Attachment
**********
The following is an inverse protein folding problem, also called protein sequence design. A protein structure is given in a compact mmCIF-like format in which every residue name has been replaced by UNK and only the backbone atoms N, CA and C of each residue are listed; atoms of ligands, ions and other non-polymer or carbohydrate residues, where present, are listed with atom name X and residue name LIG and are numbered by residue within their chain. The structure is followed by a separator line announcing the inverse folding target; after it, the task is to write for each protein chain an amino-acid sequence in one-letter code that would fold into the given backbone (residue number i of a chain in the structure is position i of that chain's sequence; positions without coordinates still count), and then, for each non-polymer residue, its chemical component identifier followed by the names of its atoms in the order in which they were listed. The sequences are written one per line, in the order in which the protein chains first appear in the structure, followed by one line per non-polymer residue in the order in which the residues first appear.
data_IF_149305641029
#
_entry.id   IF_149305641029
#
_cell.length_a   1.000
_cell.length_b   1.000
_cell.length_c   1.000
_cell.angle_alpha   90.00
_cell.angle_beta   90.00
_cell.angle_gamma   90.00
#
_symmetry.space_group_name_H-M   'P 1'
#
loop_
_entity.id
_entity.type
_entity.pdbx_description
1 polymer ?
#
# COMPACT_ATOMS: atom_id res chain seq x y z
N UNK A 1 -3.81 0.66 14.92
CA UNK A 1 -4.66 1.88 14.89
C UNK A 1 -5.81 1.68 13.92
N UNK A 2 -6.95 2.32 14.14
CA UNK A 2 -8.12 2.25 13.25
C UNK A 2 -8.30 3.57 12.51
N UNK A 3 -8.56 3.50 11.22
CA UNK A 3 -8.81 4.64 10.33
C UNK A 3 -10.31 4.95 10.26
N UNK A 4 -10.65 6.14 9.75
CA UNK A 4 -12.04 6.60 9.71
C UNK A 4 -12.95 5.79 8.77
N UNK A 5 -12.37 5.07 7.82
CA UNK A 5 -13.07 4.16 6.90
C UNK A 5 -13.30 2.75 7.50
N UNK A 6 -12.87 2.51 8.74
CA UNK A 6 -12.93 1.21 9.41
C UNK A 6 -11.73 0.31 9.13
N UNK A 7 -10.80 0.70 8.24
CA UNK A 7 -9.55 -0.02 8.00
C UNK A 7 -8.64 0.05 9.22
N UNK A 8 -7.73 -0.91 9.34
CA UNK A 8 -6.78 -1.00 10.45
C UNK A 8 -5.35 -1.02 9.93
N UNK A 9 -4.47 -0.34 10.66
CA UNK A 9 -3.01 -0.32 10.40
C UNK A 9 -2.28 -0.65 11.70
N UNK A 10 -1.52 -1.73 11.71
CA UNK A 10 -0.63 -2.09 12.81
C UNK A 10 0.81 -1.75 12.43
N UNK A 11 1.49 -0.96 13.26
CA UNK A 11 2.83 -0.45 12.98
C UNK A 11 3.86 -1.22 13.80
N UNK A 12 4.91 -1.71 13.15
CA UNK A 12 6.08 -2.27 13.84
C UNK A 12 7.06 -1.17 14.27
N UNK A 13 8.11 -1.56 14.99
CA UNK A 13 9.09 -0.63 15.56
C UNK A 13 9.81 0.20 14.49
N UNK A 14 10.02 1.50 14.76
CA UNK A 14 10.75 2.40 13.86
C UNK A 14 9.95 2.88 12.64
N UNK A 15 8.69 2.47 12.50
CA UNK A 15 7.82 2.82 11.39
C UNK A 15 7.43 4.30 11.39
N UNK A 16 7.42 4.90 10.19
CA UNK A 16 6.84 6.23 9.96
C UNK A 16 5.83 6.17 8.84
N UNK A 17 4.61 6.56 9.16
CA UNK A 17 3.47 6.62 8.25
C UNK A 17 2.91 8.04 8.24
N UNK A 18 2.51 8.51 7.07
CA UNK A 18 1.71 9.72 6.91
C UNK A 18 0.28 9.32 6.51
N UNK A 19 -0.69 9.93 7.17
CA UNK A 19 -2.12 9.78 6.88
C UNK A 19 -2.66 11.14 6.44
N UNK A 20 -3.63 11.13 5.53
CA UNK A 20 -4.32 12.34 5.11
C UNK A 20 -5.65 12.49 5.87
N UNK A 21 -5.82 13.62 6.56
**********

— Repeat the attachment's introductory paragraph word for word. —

The following is an inverse protein folding problem, also called protein sequence design. A protein structure is given in a compact mmCIF-like format in which every residue name has been replaced by UNK and only the backbone atoms N, CA and C of each residue are listed; atoms of ligands, ions and other non-polymer or carbohydrate residues, where present, are listed with atom name X and residue name LIG and are numbered by residue within their chain. The structure is followed by a separator line announcing the inverse folding target; after it, the task is to write for each protein chain an amino-acid sequence in one-letter code that would fold into the given backbone (residue number i of a chain in the structure is position i of that chain's sequence; positions without coordinates still count), and then, for each non-polymer residue, its chemical component identifier followed by the names of its atoms in the order in which they were listed. The sequences are written one per line, in the order in which the protein chains first appear in the structure, followed by one line per non-polymer residue in the order in which the residues first appear.